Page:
PMRExpo: From the exhibition hall
Land Mobile combed PMRExpo’s well-stocked exhibition hall for the latest devices and solutions. Here’s our pick of the crop
A good selection of the most interesting products on display and being promoted on the stands are shown in this month’s products section (see p37). Perhaps the two biggest trends from a non-mission-critical perspective were the appearance of DMR-LTE hybrid handsets and the continuing growth of companies offering PTT applications for smartphones. You can expect to see more of the former next year…
One range we didn’t have space to include, but is worth a mention, are Samhoo’s ST3 digital radios, which feature hidden antennas and a slim body (14.5 millimetred thick). They operate in UHF, are limited to one watt of RF output power and include a flashlight. Samhoo sees them as catering to the needs of hotels, large restaurants, clubs, offices, and high value residential properties.
Ralf Burkard, sales engineering – EMEA at iBwave, took me through the iBwave Design Enterprise software package’s capacity planning features. It uses a set of customisable profiles to model subscribers’ usage of different wireless protocols and commercial carriers, down to the specific tasks they’re doing using connected devices. It can also calculate the average data rate per user for specific areas of a building. The software uses a colour-code system, which clearly shows if subscribers’ experience is being affected by interference or equipment limitations.
Burkard showed it was possible to model the co-existence issues that can occur when IoT devices and PMR infrastructure are near each other through passive intermodulation calculations within the software package. Release 8 of the software has added support for IoT (e.g. LoRa), location-based services, and GPS (including synchronisation).
Ferdinand Gerhardes, programme manager for education, research and defence at Anritsu, showed me its S412E LMR Master land mobile radio modulation analyser, which allows users to measure receiver sensitivity in the field, along with the bit error rate; and its range of remote spectrum monitors, such as the MS27101A, which can be deployed to detect jamming or interference. They can also be used to monitor your own transmissions and send alarms by email if a transmitter goes down.
Lawrence Deacon, product support engineer at South Midlands Communications, highlighted some of the possible uses of the SMC Gateway, which uses a simple graphical language to create process flows that can be used to automatically trigger alerts when certain conditions are met. Deacon said that it is possible to set up flows that cause the gateway to send text messages to an engineer when there are issues with repeaters, allowing them to potentially arrive at their client’s location before the client has realised there’s a problem with the equipment. There’s also the option to send users text messages should they start going out of range.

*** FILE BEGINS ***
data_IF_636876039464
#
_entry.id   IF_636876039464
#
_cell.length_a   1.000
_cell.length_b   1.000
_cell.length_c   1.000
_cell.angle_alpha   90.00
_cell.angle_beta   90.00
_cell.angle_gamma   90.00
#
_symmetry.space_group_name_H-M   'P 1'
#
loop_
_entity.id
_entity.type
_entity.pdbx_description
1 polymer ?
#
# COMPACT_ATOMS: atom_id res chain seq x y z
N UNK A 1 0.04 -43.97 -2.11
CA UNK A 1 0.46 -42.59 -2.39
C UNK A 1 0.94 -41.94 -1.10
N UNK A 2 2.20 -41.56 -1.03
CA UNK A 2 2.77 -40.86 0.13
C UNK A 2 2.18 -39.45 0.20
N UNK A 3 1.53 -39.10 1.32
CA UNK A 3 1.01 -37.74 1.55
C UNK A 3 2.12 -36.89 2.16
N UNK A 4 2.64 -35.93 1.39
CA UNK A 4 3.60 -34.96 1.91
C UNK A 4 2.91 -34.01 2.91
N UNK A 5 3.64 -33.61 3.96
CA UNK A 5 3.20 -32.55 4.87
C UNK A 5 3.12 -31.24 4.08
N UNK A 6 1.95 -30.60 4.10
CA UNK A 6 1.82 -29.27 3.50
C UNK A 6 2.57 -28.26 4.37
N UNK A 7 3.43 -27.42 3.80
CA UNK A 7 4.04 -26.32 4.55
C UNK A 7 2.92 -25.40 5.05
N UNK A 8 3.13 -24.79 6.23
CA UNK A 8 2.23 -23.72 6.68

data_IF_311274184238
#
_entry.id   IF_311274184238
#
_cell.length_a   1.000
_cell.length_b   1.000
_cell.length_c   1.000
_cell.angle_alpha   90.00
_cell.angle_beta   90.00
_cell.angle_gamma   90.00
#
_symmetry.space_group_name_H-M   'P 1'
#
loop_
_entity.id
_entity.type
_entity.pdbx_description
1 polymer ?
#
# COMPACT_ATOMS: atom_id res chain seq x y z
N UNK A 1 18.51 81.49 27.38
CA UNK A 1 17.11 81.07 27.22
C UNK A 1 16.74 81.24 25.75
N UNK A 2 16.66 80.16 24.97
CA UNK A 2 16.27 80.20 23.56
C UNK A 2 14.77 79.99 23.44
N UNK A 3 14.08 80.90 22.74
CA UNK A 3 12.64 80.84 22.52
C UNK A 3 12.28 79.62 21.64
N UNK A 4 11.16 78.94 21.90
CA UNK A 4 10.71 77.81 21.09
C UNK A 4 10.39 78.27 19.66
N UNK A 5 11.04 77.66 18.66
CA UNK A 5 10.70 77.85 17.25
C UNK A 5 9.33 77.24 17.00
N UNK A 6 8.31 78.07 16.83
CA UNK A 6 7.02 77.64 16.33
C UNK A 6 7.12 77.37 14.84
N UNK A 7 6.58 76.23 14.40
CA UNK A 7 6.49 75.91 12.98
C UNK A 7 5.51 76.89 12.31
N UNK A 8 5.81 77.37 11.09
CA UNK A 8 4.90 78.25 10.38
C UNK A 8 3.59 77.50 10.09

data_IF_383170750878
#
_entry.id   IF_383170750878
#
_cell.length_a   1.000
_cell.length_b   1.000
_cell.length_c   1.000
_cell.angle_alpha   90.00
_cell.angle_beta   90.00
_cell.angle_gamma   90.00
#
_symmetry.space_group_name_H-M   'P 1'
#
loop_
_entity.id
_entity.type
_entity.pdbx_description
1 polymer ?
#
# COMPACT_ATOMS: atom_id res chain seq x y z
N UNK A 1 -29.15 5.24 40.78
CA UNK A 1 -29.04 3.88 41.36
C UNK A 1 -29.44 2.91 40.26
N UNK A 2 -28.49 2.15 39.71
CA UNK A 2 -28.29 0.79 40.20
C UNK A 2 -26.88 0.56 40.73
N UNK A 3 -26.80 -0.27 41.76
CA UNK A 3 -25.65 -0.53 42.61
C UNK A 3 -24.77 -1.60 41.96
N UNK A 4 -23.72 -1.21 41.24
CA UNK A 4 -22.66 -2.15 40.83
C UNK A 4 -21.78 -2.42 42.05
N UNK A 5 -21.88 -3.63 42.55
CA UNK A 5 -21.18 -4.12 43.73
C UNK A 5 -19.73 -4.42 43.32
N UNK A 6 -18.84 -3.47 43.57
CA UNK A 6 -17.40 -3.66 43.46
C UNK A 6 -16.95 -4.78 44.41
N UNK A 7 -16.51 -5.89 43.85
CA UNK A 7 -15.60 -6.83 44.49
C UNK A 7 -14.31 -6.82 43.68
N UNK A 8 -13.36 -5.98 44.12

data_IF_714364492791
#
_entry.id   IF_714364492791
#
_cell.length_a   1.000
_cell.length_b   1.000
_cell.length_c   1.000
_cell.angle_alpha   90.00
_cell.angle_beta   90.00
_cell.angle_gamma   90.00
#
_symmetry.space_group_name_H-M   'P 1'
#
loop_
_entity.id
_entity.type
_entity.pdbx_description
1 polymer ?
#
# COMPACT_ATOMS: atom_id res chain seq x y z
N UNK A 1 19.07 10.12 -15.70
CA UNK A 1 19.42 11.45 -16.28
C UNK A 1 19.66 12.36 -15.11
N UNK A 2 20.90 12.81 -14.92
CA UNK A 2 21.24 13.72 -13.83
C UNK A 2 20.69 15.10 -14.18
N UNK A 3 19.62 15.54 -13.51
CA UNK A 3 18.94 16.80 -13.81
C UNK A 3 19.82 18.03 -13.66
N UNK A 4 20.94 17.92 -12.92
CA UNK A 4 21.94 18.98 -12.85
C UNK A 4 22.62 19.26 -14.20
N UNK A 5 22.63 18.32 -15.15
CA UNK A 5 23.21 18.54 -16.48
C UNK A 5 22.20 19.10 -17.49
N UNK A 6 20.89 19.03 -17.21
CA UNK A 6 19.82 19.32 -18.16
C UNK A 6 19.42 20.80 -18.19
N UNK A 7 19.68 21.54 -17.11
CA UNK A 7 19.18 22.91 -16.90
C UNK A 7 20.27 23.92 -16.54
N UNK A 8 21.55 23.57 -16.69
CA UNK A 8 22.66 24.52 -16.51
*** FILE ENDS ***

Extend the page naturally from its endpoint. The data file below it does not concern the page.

Moving firmly into the public safety realm, Olatunde Williams, head of field and solutions marketing, Europe and Africa at Motorola Solutions, explained that its new TETRA two-way pager, the ADVISOR TPG2200, is intended for volunteer firefighters in countries that already have TETRA networks, to generate cost savings and provide greater reliability through avoiding the need to use a commercial network. He added that the TPG2200 was developed in conjunction with one of Motorola Solutions’ German public safety customers. The design process focused on battery life and coverage, because of the need to reach volunteers over a wide area and the fact that users aren’t used to charging pagers every day. Richard Bennett, senior product marketing manager, added that the TPG2200 has a 48-hour battery life, full colour screen and GPS. It allows users to accept or reject requests and send preset responses.
The company’s MTP6650 TETRA portable radio was also on display. It features several enhancements including three watts of transmit power and Wi-Fi ready hardware. The IP67-rated handset is also designed to work seamlessly with Motorola Solutions’ Si500 body-worn camera/speaker-microphone, via Bluetooth or a cable connection. This is part of the company’s shift towards encouraging users to use a smartphone as a single input device, which will cut down on the need to interact with the radio and reduces the need to make compromises in the design of individual devices, such as battery life.
Terry Allen, lead solutions architect at Motorola Solutions, demonstrated a virtual reality system to provide control room operators with greater situational awareness. The idea is that by using 360° cameras it would be possible to virtually transport the commander in the control room to the scene. At the same time, the need to interact with many screens can be addressed with eye-tracking technology.
Steve Beach, strategic solutions engagement manager at Motorola Solutions, said he envisages virtual and augmented reality being used more by specially-trained technical or crime analysts rather than first responders.
He also discussed Project Green Light Detroit, a collaboration between the Detroit Police Department and petrol stations around the city. Video cameras were installed at the stations and the footage is live-streamed back to Detroit’s new real-time crime centre, where the data is aggregated by Motorola Solutions’ CommandCentral Aware application. It allows analysts to view multiple feeds on one screen and share high-definition images of suspects, vehicles, licence plate numbers and so on with responding officers. Much of the impetus for the project came when crime statistics revealed that 25 per cent of violent crime in the city was taking place within 500 feet of petrol stations. The system helps quickly identify suspects, resulting in faster arrests, with one being taken into custody less than two hours after firing a weapon into a vehicle.